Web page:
A complete report on the internal probe into the building inspectors division at city hall is expected to be released soon.
Mayor Brian Bowman told the Free Press the administration will brief members of council on the status of the investigation at a closed-door, private session Wednesday, adding he expects the formal report to be released shortly after that.
"We’ve been told it’s going to ready very soon," Bowman said. "The sooner the better for me. All of us want to see that report, scrutinize it. The public has a right to know. We want to get it out as quickly as we can."
The probe into the egregious workplace habits of the city’s commercial building inspectors began in April, prompted by the publication of the Free Press of surveillance video and notes collected by a group of citizens frustrated with their dealings with building inspectors.
The Free Press story included video and surveillance notes on the inspectors, which showed many of them did little work and spent most of their work day time on long coffee breaks, long lunches or running personal errands.
The disclosure caught the director of the planning, property and development department, John Kiernan, by surprise and he admitted he was unaware of what had been occurring in the building inspections divisions.
The story prompted immediate changes to operational procedures within the building inspections division, Kiernan told councillors in July. Other changes were to be put in place, he said, including monitoring and assessments, over the summer.
The citizen group was initially reluctant to share the surveillance material, which had been gathered by a local private security firm, but eventually turned over the entire material in late June in exchange for an $18,000 fee, an amount they previously said had been the cost to them of the investigation.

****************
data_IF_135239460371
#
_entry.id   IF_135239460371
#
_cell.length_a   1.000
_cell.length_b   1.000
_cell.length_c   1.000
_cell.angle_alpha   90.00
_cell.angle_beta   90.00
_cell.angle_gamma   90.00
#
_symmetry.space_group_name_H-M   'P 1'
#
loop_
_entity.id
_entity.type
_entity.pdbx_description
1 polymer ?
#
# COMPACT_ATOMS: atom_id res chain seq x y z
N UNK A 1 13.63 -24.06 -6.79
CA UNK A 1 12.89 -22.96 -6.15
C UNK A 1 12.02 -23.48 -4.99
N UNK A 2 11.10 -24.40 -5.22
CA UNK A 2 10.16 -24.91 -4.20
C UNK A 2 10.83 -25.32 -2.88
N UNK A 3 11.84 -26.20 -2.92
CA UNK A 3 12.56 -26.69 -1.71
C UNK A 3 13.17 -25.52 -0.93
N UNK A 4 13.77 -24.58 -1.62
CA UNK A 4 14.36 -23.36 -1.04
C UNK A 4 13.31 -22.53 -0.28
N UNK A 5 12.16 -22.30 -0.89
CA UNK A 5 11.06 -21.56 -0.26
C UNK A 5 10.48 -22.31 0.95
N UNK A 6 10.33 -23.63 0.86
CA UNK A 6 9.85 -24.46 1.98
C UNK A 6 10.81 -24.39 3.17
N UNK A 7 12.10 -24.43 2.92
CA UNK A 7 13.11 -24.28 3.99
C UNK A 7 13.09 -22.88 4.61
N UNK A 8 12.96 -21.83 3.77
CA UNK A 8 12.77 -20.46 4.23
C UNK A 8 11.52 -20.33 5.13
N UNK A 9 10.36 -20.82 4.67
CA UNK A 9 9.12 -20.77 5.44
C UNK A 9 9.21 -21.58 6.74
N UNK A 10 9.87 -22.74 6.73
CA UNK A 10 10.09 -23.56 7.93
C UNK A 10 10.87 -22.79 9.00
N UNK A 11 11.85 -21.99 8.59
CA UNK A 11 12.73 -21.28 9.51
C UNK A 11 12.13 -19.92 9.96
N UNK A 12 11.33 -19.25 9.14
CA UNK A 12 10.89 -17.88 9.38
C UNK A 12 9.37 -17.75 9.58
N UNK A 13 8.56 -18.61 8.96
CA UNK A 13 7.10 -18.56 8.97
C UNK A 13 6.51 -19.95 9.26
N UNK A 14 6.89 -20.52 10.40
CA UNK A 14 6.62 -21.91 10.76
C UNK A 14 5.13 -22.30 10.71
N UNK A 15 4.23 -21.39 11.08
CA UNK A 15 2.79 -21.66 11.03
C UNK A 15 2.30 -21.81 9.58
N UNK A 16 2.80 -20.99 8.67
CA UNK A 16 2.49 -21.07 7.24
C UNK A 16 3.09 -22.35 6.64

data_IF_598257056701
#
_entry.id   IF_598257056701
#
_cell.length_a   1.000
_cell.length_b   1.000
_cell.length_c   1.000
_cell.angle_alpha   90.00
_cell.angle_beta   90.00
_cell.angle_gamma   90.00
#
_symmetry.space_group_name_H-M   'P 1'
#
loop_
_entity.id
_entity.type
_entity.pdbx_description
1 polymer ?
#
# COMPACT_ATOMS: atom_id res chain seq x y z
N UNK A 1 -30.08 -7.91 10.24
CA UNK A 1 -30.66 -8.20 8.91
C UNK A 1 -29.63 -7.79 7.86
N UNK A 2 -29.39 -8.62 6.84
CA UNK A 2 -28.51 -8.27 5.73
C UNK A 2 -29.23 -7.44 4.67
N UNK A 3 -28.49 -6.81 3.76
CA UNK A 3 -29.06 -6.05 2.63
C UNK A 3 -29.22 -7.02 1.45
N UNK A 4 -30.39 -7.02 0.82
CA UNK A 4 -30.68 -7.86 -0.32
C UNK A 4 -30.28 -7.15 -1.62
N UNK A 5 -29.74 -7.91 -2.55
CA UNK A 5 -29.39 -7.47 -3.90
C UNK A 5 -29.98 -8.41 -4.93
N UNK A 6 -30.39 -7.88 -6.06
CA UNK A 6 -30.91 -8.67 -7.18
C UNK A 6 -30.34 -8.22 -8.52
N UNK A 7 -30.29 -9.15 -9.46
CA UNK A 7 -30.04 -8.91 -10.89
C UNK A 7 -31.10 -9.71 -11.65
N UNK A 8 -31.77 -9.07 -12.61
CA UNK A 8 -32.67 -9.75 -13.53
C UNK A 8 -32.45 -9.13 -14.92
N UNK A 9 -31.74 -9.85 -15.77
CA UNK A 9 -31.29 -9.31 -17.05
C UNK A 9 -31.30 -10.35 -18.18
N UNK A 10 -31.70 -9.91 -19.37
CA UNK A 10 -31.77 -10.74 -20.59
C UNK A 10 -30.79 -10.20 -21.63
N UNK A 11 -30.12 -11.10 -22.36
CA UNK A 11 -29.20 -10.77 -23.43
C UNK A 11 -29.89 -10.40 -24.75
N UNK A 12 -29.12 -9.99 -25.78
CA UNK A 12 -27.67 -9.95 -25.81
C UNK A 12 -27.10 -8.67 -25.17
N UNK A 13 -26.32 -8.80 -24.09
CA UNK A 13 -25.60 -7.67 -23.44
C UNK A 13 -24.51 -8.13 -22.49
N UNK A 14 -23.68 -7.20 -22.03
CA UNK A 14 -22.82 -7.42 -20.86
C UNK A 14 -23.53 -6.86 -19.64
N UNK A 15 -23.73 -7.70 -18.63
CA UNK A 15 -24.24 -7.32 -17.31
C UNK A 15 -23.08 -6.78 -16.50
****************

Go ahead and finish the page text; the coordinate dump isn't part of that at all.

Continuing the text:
Shortly after receiving the information, city officials said the material contradicted statements given by some staff. Six individuals were subsequently fired and three others resigned or retired.
At its April 16 meeting, EPC directed the CAO's office to release a report on the investigation within 30 days of it being concluded.
The city is currently without its top public servant. Former CAO Doug McNeil retired May 24. A search committee has been put in place to find a new CAO but that's not expected to happen for several months. In the meantime Mike Ruta, the city's chief financial officer, was appointed interim CAO.
Aldo Santin is a veteran newspaper reporter who first carried a pen and notepad in 1978 and joined the Winnipeg Free Press in 1986, where he has covered a variety of beats and specialty areas including education, aboriginal issues, urban and downtown development. Santin has been covering city hall since 2013.